We can trace how endemic racism is to our society on the backs of our children alone. Our criminal justice system is punitive and driven by profit for private companies, a fact that is destroying families, hopes, and futures. Our country recently cut the number of refugees to whom we’ll offer safe haven to the lowest amount ever. And those children in the camps on our border? They are still there in the thousands.

Last month, my wife, Jocelyn, and I went to a meeting at our daughter’s school. She’s two and half. And we were advised that they will have active shooter drills. She will be told that they have to practice in case there is something dangerous outside or inside her school. She will be taken to another classroom, the lights will be turned off. (She’s afraid of the dark). She will be told to crouch down, get close to her little friends and to be silent until the danger is gone. My baby, though she won’t know it, is going to practice hiding from a bullet because we have not been able to pass common sense gun laws, even knowing that other parents in our country have already suffered the unimaginable. How have we gotten here?

We’d like to carve our name here on this wall and say I will make a difference, I will help make this world a fairer and gentler and safer place. Isaiah, we hear you. But how? What do we do when we don’t know what to do?

There are three threads in our tradition that, together, light a path for us. Three biblical answers to this question which echo to us through time. The Psalmist. The Prophet. And the People.

The Psalmist weeps. These were our poets. They witnessed the destruction of our Temples, the exile of our people, broken bodies and broken hearts of those beaten by armies and starvation and loneliness. And their response—their contribution to how we can be and what we can do…The Psalmist weeps.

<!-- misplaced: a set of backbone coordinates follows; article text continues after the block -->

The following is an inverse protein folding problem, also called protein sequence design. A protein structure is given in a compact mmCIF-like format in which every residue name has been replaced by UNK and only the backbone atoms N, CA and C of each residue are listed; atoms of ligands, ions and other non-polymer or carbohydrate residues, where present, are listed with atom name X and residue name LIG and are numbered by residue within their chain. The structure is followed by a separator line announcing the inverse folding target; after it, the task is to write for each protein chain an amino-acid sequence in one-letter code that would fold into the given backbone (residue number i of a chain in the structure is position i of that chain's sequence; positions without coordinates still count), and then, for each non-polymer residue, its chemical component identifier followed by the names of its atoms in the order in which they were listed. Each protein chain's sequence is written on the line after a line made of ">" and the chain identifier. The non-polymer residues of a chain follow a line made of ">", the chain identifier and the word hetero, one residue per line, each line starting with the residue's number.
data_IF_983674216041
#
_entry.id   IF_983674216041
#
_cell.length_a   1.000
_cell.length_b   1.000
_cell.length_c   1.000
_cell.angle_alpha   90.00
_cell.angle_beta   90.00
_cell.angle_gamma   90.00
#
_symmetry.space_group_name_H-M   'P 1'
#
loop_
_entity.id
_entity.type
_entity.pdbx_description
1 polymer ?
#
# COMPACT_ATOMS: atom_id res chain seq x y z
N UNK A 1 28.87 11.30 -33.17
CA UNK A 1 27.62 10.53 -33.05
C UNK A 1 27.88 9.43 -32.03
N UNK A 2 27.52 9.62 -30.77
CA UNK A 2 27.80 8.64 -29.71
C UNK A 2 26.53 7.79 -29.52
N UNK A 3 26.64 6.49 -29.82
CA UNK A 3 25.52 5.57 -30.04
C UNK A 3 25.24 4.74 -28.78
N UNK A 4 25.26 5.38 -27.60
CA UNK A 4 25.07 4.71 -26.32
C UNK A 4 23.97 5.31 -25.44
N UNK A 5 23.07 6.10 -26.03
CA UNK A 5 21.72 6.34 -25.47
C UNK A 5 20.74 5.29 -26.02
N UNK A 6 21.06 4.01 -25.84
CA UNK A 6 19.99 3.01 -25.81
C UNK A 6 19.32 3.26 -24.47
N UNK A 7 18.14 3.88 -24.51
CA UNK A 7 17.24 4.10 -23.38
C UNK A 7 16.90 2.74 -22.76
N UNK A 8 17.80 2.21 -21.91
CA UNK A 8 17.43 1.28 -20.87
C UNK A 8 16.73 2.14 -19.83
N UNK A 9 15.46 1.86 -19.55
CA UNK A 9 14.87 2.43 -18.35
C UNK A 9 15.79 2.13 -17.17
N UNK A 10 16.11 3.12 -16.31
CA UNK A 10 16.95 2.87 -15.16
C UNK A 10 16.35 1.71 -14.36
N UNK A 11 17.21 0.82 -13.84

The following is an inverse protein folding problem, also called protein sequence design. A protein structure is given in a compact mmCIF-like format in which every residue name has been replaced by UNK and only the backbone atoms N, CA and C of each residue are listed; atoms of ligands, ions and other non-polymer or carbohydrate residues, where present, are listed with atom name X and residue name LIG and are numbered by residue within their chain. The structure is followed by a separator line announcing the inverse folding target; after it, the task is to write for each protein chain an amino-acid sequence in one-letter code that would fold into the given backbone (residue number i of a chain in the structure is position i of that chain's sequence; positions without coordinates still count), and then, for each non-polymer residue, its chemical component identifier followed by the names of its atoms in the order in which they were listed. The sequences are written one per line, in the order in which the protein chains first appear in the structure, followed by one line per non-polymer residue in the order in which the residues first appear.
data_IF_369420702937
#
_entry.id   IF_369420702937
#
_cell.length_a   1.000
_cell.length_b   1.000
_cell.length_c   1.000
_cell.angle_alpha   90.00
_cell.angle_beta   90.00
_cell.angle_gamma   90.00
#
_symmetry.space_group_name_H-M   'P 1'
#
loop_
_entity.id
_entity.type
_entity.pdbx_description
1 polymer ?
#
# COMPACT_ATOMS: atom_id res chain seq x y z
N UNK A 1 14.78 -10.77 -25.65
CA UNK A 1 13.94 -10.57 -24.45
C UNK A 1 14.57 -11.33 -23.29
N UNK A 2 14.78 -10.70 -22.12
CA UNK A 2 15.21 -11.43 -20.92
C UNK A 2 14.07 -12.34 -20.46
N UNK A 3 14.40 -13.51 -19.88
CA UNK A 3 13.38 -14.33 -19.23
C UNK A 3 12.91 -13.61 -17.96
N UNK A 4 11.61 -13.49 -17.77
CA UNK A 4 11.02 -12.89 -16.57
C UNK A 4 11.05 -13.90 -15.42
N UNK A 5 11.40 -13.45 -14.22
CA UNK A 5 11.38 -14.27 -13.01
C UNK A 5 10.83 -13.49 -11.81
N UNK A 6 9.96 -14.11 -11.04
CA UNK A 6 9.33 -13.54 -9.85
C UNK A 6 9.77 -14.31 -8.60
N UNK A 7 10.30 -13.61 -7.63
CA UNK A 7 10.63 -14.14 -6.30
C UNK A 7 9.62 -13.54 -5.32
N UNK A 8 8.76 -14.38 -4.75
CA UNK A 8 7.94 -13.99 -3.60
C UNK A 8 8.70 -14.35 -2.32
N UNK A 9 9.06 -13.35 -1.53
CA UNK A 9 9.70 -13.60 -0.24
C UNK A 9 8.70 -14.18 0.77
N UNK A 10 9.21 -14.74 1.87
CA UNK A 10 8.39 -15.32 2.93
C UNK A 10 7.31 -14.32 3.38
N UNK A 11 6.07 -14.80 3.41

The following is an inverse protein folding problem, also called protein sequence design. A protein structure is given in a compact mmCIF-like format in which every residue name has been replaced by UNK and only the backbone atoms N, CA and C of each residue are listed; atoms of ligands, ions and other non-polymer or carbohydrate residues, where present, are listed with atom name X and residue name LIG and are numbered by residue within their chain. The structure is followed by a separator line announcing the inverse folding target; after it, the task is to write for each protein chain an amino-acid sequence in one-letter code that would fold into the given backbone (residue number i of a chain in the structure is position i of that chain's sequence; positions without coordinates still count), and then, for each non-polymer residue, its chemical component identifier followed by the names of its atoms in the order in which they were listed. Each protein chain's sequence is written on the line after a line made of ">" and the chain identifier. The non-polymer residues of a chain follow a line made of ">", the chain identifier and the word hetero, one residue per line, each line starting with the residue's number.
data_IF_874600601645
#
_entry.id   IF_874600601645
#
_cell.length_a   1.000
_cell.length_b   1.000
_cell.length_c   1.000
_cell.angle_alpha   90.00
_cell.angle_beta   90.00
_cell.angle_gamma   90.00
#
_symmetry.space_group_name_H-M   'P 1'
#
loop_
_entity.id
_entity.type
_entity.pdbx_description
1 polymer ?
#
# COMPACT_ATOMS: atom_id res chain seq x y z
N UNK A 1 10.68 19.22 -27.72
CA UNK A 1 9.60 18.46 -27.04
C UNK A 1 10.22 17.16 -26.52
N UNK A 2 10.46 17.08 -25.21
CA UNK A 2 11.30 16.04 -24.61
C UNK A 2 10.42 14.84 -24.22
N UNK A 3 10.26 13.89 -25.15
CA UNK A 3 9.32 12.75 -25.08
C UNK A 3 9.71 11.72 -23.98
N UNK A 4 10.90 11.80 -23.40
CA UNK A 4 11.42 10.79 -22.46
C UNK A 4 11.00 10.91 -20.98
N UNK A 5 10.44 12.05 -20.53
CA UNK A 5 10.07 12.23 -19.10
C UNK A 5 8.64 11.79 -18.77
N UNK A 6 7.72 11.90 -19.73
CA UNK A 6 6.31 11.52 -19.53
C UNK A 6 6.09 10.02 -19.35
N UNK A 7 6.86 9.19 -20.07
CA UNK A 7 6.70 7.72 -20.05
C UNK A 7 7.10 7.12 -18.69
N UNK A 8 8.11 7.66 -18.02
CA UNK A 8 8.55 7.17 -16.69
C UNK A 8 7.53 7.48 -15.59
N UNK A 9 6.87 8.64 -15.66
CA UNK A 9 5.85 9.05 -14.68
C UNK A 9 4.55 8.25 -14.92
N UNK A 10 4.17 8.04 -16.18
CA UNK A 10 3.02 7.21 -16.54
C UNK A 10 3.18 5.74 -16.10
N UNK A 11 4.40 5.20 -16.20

As’cheh b’chol laila mitati, b’dimati arsi amseh—I drench my bed every night with tears. In the face of pain, the Psalmist’s heart breaks. Ad anah, Adonai, ad anah—how long O God, how long? How long will I have grief in my heart all day?

Ancient tears roll down ancient cheeks; We can feel them hot on our own faces. And they break through our numbness. Yet we are often taught to tamp this down—we self-chastise—it’s a waste of time, or it’s weak, or let’s not get so emotional. But crying is both healing and it honors the urgency of this moment. This pain we witness or experience is not theoretical, it is so real we can feel it in our bodies.

The National Eye Institute explains that crying actually improves our vision. It’s good when modern science aligns with ancient wisdom.

Letting our tears flow in response to suffering indeed improves our vision, bringing into focus what is profoundly wrong in our world, and healing our souls just enough to let us access the strength the change it.